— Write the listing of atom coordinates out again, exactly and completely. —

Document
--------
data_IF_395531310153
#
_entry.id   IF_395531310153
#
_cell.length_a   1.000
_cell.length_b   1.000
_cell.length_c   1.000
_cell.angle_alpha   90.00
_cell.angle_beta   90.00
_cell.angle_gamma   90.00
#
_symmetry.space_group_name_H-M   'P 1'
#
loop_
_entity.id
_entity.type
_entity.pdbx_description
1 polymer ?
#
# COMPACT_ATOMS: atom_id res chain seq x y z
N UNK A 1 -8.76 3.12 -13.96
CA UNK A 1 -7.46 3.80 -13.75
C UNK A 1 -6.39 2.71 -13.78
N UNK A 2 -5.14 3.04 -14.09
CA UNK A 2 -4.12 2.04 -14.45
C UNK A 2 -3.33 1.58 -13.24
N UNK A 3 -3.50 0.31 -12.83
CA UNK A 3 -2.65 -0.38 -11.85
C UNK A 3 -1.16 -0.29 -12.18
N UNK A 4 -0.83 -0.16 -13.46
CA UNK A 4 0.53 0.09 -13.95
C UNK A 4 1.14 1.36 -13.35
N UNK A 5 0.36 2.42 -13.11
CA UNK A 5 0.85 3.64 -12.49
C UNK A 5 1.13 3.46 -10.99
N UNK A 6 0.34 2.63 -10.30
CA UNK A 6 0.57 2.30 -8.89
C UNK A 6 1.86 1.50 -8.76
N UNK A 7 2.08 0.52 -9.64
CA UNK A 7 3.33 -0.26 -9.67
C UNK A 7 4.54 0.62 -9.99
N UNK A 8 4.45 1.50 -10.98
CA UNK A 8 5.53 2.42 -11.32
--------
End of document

data_IF_395531310153
#
_entry.id   IF_395531310153
#
_cell.length_a   1.000
_cell.length_b   1.000
_cell.length_c   1.000
_cell.angle_alpha   90.00
_cell.angle_beta   90.00
_cell.angle_gamma   90.00
#
_symmetry.space_group_name_H-M   'P 1'
#
loop_
_entity.id
_entity.type
_entity.pdbx_description
1 polymer ?
#
# COMPACT_ATOMS: atom_id res chain seq x y z
N UNK A 1 -8.76 3.12 -13.96
CA UNK A 1 -7.46 3.80 -13.75
C UNK A 1 -6.39 2.71 -13.78
N UNK A 2 -5.14 3.04 -14.09
CA UNK A 2 -4.12 2.04 -14.45
C UNK A 2 -3.33 1.58 -13.24
N UNK A 3 -3.50 0.31 -12.83
CA UNK A 3 -2.65 -0.38 -11.85
C UNK A 3 -1.16 -0.29 -12.18
N UNK A 4 -0.83 -0.16 -13.46
CA UNK A 4 0.53 0.09 -13.95
C UNK A 4 1.14 1.36 -13.35
N UNK A 5 0.36 2.42 -13.11
CA UNK A 5 0.85 3.64 -12.49
C UNK A 5 1.13 3.46 -10.99
N UNK A 6 0.34 2.63 -10.30
CA UNK A 6 0.57 2.30 -8.89
C UNK A 6 1.86 1.50 -8.76
N UNK A 7 2.08 0.52 -9.64
CA UNK A 7 3.33 -0.26 -9.67
C UNK A 7 4.54 0.62 -9.99
N UNK A 8 4.45 1.50 -10.98
CA UNK A 8 5.53 2.42 -11.32